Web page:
A Channel One analyst, Mikhail Leontiev, described him as “not an expert” on Russia.
As Russia’s presidential election approaches, the criticisms by Lavrov and the TV program were in a sense elaborations on remarks made earlier by Prime Minister Vladimir Putin that Russia has to assume its proper role in shaping world affairs. That almost inevitably means sparring with the United States.
But after a year of popular uprisings in the Arab world, which Russia has taken a dim view of, Moscow has become especially sensitive to American support for civil society, an unfettered Internet and what Putin calls “exporting democracy.” Some Russian officials have suggested that the United States helped to sponsor December protests in Russia.
The TV program, broadcast on Tuesday night, linked McFaul to what it sarcastically referred to as “revolution” in Russia. That day, he had met with a group of opposition figures, including Yevgenia Chirikova, who led the effort to try to save the Khimki Forest outside Moscow from road construction and has become a leader of the political protests here.
On his blog, McFaul said it was important for him to meet with the opposition as well as government leaders. “It’s a policy we call dual-track engagement,” he said. “We learned a lot from listening to these leaders.”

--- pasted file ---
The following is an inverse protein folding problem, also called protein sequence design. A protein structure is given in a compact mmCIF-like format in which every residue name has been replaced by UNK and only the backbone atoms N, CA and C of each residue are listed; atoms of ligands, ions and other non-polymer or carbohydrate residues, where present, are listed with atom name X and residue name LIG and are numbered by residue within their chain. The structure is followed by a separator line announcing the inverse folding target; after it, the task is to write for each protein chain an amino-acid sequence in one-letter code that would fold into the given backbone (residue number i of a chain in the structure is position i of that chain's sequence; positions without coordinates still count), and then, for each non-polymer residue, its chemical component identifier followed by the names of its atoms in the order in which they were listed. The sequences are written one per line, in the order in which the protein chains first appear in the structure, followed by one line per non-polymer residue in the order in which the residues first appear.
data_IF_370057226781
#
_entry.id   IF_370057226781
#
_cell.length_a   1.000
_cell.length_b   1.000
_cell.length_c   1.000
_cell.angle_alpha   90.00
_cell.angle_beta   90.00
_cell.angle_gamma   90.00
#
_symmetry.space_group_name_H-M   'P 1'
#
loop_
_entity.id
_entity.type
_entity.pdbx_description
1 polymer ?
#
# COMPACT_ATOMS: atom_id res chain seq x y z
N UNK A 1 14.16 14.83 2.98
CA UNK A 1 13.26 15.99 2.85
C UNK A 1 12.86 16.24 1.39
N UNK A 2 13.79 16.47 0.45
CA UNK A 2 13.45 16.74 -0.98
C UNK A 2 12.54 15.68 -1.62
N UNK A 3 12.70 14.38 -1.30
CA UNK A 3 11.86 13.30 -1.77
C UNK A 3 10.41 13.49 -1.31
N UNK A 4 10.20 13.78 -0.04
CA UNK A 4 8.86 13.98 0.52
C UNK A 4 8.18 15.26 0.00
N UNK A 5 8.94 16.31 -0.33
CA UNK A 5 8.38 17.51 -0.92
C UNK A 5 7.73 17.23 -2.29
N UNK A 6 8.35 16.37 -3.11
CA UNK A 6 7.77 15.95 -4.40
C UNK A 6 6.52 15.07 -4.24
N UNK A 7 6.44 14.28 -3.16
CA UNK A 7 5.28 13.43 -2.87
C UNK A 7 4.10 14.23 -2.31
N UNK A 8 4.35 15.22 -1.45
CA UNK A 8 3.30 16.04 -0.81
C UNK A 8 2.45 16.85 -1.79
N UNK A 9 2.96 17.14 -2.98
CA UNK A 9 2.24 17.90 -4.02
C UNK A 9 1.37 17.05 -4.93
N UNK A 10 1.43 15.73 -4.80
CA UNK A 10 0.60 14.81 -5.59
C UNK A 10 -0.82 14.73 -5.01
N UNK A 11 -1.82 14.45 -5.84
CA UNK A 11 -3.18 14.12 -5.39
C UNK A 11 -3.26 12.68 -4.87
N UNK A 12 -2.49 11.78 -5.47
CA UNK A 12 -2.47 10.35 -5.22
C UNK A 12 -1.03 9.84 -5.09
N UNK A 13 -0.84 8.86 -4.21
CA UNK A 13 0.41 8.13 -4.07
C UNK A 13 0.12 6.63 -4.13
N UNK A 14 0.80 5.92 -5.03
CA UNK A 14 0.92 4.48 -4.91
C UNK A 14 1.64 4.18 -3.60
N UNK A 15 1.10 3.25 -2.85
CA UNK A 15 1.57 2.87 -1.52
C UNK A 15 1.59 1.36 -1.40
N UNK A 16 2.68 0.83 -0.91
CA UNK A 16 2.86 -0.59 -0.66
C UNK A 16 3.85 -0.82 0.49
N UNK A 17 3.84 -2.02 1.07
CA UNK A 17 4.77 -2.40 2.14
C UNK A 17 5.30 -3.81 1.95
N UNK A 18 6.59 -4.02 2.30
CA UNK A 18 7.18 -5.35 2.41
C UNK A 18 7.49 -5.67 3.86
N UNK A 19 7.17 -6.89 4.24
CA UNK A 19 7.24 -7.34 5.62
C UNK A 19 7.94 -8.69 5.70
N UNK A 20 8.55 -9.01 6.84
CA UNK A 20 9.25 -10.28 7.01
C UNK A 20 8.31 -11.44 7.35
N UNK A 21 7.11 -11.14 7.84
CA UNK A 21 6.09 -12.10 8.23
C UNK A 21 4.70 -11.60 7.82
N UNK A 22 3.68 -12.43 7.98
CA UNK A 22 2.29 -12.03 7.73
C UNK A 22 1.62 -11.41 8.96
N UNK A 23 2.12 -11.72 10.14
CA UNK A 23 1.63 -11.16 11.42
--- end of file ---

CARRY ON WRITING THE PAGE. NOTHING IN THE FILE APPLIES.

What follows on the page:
At Wednesday’s news conference, devoted to a review of Russian foreign policy, Lavrov kept returning to the role of the United States and the ways in which Russia takes issue with American policies and intentions.
Neither as belligerent nor as caustic as the TV program on McFaul, Lavrov laid out Russian objections to the American approach on Middle Eastern democracy, missile defense, trade restrictions and adoption. Nothing that he said indicated an abrupt departure from past Russian pronouncements, but the news conference was an occasion to put all of Moscow’s grievances together. He saved some of his strongest comments for discussing Syria.
Russia, he said, opposes the use of force against the Syrian government of President Bashar al-Assad and will use its veto to prevent the United Nations from supporting armed intervention.
“If some intend to use force at all cost . . . we can hardly prevent that from happening,” he said. “But let them do it at their own initiative on their own conscience. They won’t get any authorization from the U.N. Security Council.”